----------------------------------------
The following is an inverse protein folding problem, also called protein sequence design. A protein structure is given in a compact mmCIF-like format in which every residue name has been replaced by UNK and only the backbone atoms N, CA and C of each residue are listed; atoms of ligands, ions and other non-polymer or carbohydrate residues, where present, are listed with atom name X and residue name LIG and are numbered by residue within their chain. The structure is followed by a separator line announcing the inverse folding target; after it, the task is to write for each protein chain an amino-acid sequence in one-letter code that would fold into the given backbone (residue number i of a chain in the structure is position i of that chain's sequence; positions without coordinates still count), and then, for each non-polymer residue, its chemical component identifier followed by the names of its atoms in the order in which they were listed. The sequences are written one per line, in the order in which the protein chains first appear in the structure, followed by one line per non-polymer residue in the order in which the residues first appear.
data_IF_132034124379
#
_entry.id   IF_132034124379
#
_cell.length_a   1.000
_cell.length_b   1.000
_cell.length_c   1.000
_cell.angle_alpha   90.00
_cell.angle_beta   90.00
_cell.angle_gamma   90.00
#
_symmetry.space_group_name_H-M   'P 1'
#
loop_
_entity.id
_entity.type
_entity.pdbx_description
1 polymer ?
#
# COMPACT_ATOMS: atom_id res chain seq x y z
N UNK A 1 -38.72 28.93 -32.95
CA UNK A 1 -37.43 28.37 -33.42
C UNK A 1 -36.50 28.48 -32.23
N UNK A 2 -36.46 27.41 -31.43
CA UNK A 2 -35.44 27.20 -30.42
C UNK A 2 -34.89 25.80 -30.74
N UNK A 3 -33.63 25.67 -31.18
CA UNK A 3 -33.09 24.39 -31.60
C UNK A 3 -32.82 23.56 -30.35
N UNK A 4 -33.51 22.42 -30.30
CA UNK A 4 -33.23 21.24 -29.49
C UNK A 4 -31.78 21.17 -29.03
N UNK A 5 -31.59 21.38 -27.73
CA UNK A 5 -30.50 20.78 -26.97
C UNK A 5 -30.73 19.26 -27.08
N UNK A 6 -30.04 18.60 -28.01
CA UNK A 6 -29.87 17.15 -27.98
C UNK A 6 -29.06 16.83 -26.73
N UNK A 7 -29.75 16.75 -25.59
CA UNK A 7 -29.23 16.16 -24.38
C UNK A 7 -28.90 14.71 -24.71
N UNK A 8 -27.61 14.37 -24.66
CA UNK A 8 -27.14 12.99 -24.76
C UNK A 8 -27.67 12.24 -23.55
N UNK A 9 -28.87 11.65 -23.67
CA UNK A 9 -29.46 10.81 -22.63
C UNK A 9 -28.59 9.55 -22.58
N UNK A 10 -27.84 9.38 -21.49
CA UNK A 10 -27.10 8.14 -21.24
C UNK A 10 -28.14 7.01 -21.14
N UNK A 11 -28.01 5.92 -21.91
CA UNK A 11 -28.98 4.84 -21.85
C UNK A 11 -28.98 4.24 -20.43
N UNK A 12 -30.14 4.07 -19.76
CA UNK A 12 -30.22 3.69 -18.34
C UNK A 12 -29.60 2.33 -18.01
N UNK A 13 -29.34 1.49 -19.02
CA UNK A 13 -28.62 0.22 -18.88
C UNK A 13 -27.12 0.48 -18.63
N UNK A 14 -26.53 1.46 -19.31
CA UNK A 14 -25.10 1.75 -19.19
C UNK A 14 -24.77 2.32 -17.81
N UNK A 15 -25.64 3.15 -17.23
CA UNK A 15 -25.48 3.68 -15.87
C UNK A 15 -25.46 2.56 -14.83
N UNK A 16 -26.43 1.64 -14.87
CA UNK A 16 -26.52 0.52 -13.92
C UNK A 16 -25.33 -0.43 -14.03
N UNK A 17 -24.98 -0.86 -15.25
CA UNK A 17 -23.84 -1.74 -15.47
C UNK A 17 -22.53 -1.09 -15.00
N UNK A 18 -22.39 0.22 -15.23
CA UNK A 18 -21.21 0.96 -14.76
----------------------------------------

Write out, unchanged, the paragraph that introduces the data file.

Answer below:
The following is an inverse protein folding problem, also called protein sequence design. A protein structure is given in a compact mmCIF-like format in which every residue name has been replaced by UNK and only the backbone atoms N, CA and C of each residue are listed; atoms of ligands, ions and other non-polymer or carbohydrate residues, where present, are listed with atom name X and residue name LIG and are numbered by residue within their chain. The structure is followed by a separator line announcing the inverse folding target; after it, the task is to write for each protein chain an amino-acid sequence in one-letter code that would fold into the given backbone (residue number i of a chain in the structure is position i of that chain's sequence; positions without coordinates still count), and then, for each non-polymer residue, its chemical component identifier followed by the names of its atoms in the order in which they were listed. The sequences are written one per line, in the order in which the protein chains first appear in the structure, followed by one line per non-polymer residue in the order in which the residues first appear.